It was August, and tensions in the house were high. In general, we rarely fight, but that summer was a series of little spats between grouchy spouses. On this particular day, my wife turned to me and said “You’re ready to go back to school, and we’re ready too.” It was then that I figured out why the summer had been such a bust.
It was the first summer since I had been 13 that I did not have a summer job.
Because I didn’t have something to keep me busy, I was slowly driving myself crazy (and I was taking my family along for the ride). Being a firm believer in the old adage “If history is forgotten, it is doomed to repeat itself,” I made damn sure I had a summer job lined up for this year.
Since I was an early teen, I’ve done everything from food service, to daycare, and even a little clerical office work. This year, however, I wanted something different – something that would get me outside and be mindless enough that I could still enjoy my summer vacation when my shift was done. This is how I found myself mowing lawns part time at a private golf course.
My shift began each morning at 6am on weekdays and 5:30am on weekends so that we could be finished by the time the first retiree hit off the first tee. The work was tedious and physically demanding. My boss, although fair and consistent, was meticulous and acute to every blade of grass on his golf course. This meant that every mistake, no matter how trivial, was noted and immediately addressed. I never realized how much work went into daily maintenance of a country club. I also didn’t realize how much of a travesty it was if I raked the sand trap in the wrong direction, or if I mowed an 1/8 of an inch into the collar of a green.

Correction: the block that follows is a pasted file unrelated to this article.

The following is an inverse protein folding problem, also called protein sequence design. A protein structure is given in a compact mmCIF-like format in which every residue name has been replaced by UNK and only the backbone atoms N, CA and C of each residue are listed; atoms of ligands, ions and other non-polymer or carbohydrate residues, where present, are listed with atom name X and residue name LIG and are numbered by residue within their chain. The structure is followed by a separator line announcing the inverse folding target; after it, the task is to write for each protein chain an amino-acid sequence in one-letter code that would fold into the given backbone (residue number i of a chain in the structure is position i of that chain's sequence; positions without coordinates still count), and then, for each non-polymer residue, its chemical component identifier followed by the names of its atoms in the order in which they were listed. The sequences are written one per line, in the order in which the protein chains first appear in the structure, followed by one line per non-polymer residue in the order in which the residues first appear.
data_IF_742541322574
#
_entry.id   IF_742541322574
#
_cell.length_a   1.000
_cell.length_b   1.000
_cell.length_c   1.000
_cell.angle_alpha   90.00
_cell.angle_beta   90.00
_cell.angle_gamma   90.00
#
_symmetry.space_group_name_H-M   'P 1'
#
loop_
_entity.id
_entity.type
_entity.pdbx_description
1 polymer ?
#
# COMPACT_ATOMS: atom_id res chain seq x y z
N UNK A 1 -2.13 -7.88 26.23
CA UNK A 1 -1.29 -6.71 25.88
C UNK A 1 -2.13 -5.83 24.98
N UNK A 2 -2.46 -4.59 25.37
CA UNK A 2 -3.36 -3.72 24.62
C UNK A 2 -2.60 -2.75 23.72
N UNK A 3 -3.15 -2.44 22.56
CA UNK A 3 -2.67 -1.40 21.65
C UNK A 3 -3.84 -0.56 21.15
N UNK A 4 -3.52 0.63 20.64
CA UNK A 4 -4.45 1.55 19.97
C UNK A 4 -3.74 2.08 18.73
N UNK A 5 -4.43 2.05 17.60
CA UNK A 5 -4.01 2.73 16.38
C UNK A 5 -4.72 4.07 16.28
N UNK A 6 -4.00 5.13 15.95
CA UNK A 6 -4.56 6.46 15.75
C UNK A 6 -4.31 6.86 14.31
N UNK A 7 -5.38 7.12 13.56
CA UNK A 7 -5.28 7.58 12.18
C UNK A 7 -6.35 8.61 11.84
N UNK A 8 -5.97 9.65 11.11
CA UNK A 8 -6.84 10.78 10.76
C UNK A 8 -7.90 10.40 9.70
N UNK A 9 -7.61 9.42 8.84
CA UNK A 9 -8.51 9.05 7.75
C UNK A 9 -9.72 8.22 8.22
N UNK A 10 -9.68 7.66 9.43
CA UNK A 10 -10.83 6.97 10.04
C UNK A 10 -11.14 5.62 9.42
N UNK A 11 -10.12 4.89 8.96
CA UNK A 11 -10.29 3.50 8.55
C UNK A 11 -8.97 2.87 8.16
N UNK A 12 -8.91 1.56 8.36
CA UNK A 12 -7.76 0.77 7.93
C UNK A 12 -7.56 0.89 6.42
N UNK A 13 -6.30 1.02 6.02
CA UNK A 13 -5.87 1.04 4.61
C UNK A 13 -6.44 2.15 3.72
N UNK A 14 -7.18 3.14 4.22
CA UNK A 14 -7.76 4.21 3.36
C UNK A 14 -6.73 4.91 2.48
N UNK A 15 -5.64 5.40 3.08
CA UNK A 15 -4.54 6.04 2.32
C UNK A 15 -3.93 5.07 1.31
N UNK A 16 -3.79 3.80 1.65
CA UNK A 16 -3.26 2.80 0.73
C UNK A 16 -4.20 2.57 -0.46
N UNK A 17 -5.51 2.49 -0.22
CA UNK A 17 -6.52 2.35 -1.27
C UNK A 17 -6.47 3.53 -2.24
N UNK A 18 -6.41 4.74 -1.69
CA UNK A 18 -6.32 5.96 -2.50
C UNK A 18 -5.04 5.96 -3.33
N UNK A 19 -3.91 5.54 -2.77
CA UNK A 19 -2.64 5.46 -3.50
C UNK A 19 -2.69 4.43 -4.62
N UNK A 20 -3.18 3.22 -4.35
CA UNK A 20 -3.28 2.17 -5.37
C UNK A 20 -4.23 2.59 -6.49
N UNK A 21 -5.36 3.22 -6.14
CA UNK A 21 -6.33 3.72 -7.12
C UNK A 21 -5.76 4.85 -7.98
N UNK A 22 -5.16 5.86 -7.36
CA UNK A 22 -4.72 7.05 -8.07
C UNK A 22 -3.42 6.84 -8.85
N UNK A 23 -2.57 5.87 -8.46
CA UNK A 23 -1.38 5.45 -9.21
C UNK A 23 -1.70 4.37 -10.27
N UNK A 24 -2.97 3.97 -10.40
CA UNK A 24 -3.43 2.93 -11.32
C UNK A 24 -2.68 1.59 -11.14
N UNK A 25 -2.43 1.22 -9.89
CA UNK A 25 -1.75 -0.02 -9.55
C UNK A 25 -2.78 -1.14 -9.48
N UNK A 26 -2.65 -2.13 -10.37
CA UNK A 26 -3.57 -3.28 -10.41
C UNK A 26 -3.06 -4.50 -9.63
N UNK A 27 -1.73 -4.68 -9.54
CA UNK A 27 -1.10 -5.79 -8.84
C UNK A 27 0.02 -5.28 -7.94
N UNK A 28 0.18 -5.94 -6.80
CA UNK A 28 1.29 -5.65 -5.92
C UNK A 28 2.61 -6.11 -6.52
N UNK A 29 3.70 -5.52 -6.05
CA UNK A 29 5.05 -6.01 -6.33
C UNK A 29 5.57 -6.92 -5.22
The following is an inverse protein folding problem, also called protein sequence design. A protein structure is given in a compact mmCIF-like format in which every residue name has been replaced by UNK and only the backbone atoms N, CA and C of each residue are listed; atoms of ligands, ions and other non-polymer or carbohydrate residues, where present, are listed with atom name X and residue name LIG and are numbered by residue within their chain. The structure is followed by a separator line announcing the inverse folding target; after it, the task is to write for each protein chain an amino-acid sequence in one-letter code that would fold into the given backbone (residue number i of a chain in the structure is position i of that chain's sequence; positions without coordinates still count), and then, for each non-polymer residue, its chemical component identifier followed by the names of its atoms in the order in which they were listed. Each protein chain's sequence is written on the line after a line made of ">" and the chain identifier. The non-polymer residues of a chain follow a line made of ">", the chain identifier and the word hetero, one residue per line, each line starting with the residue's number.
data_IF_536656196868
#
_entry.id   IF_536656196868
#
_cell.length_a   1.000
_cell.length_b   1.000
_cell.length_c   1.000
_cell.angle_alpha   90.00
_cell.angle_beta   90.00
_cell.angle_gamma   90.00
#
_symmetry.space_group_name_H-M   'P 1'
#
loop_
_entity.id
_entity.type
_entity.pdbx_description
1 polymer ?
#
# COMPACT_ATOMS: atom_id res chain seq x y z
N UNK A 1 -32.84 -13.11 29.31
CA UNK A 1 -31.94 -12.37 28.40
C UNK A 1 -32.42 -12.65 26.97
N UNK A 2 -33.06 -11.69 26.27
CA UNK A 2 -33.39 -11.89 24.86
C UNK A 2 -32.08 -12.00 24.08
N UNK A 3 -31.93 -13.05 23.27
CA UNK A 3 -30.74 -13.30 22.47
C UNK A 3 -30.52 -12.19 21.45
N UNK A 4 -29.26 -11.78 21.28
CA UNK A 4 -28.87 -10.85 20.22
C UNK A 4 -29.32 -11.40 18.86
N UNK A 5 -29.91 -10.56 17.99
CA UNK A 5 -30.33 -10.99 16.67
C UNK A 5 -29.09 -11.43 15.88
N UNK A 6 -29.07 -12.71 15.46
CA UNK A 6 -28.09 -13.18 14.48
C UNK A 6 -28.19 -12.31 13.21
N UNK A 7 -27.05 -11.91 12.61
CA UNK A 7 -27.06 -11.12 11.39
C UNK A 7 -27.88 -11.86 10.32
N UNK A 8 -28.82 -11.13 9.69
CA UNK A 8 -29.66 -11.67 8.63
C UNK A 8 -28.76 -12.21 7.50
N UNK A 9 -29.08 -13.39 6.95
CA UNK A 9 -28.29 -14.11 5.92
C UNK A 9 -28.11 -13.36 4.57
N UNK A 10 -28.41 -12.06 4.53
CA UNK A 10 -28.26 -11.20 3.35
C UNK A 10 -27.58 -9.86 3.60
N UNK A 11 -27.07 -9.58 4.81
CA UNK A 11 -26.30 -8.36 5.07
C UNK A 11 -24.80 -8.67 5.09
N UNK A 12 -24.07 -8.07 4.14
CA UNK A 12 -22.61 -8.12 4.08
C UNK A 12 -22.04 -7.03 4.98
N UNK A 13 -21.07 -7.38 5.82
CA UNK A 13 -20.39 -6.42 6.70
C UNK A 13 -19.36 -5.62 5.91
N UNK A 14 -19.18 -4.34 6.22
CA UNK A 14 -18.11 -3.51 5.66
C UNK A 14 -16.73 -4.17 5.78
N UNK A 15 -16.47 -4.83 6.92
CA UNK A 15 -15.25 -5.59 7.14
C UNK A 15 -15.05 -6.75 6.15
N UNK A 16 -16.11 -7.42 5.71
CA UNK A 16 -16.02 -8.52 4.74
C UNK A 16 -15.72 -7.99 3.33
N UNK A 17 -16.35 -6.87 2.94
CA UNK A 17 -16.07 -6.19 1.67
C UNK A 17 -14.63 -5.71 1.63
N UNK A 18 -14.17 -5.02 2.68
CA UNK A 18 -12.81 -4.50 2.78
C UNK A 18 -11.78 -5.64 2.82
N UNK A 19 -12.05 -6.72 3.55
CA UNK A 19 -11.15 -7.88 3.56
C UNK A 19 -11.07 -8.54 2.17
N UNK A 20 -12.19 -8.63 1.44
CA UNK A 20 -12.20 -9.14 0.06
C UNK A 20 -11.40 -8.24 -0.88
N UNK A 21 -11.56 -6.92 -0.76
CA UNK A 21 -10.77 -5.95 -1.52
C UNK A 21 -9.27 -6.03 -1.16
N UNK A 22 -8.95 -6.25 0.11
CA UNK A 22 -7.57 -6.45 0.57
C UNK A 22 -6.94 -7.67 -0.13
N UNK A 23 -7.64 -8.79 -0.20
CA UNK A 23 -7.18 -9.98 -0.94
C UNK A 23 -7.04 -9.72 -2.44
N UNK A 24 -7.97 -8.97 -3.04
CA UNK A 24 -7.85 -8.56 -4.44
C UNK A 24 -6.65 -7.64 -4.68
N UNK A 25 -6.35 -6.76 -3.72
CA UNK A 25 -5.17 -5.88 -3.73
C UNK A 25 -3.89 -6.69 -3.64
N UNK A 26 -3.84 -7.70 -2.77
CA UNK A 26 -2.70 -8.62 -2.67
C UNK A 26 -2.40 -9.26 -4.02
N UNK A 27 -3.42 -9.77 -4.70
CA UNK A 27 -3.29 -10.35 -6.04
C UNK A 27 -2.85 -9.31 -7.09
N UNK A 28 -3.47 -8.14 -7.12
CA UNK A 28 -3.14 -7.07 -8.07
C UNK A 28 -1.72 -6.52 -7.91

I did realize one thing though – how completely meaningless this job actually was. Did any of the golfers actually notice any of this stuff? Probably not.
Having this summer job proved valuable in three ways.
First, it kept my ADHD in check enough to allow me and my family to enjoy the summer recess. I got up early, and returned home each day feeling like I had accomplished something, all before my little ones were done eating breakfast.
Second, it made me realize how much I love teaching, and how thankful I am that it is the career path I chose to take. Some of my coworkers at the golf course were career men – they had been working the course for years. It was a sobering thought that my “recreational” summer job was their bread and butter.
Third, the golf course reminded me just how important my job as a teacher is. If I really screwed up a line while mowing one of the greens, the worst that would happen is it may throw off someone’s putt. The grass would keep growing, and 24 hours later re-mowed the correct way. Unfortunately life isn’t as forgiving for a student whose education has been misled in one way or another.
This is my first post of the 2010-2011 school year. I welcome everyone back, and may your year be as successful and rewarding as I hope mine will be!
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